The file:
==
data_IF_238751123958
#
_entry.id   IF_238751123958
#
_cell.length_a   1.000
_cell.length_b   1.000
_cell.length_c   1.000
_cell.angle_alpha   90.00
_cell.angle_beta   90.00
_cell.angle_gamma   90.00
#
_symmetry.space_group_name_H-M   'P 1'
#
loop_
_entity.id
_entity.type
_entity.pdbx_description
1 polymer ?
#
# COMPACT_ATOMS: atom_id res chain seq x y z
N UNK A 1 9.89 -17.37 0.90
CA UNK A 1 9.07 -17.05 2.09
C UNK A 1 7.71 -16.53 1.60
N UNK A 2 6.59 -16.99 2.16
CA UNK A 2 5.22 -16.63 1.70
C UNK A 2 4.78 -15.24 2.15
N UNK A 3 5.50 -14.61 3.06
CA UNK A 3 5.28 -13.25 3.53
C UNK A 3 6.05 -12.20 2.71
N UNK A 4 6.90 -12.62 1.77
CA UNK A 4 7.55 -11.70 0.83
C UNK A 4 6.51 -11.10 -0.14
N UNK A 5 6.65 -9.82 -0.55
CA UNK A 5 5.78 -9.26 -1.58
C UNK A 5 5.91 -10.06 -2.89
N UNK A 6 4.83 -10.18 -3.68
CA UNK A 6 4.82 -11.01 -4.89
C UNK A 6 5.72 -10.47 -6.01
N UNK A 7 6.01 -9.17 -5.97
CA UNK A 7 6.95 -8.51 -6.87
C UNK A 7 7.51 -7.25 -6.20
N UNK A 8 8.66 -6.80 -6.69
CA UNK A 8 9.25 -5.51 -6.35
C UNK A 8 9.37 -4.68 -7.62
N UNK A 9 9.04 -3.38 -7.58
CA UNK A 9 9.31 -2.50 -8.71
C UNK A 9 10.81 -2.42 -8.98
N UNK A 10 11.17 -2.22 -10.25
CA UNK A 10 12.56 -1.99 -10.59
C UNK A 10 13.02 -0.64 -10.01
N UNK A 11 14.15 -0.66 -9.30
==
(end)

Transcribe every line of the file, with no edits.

data_IF_238751123958
#
_entry.id   IF_238751123958
#
_cell.length_a   1.000
_cell.length_b   1.000
_cell.length_c   1.000
_cell.angle_alpha   90.00
_cell.angle_beta   90.00
_cell.angle_gamma   90.00
#
_symmetry.space_group_name_H-M   'P 1'
#
loop_
_entity.id
_entity.type
_entity.pdbx_description
1 polymer ?
#
# COMPACT_ATOMS: atom_id res chain seq x y z
N UNK A 1 9.89 -17.37 0.90
CA UNK A 1 9.07 -17.05 2.09
C UNK A 1 7.71 -16.53 1.60
N UNK A 2 6.59 -16.99 2.16
CA UNK A 2 5.22 -16.63 1.70
C UNK A 2 4.78 -15.24 2.15
N UNK A 3 5.50 -14.61 3.06
CA UNK A 3 5.28 -13.25 3.53
C UNK A 3 6.05 -12.20 2.71
N UNK A 4 6.90 -12.62 1.77
CA UNK A 4 7.55 -11.70 0.83
C UNK A 4 6.51 -11.10 -0.14
N UNK A 5 6.65 -9.82 -0.55
CA UNK A 5 5.78 -9.26 -1.58
C UNK A 5 5.91 -10.06 -2.89
N UNK A 6 4.83 -10.18 -3.68
CA UNK A 6 4.82 -11.01 -4.89
C UNK A 6 5.72 -10.47 -6.01
N UNK A 7 6.01 -9.17 -5.97
CA UNK A 7 6.95 -8.51 -6.87
C UNK A 7 7.51 -7.25 -6.20
N UNK A 8 8.66 -6.80 -6.69
CA UNK A 8 9.25 -5.51 -6.35
C UNK A 8 9.37 -4.68 -7.62
N UNK A 9 9.04 -3.38 -7.58
CA UNK A 9 9.31 -2.50 -8.71
C UNK A 9 10.81 -2.42 -8.98
N UNK A 10 11.17 -2.22 -10.25
CA UNK A 10 12.56 -1.99 -10.59
C UNK A 10 13.02 -0.64 -10.01
N UNK A 11 14.15 -0.66 -9.30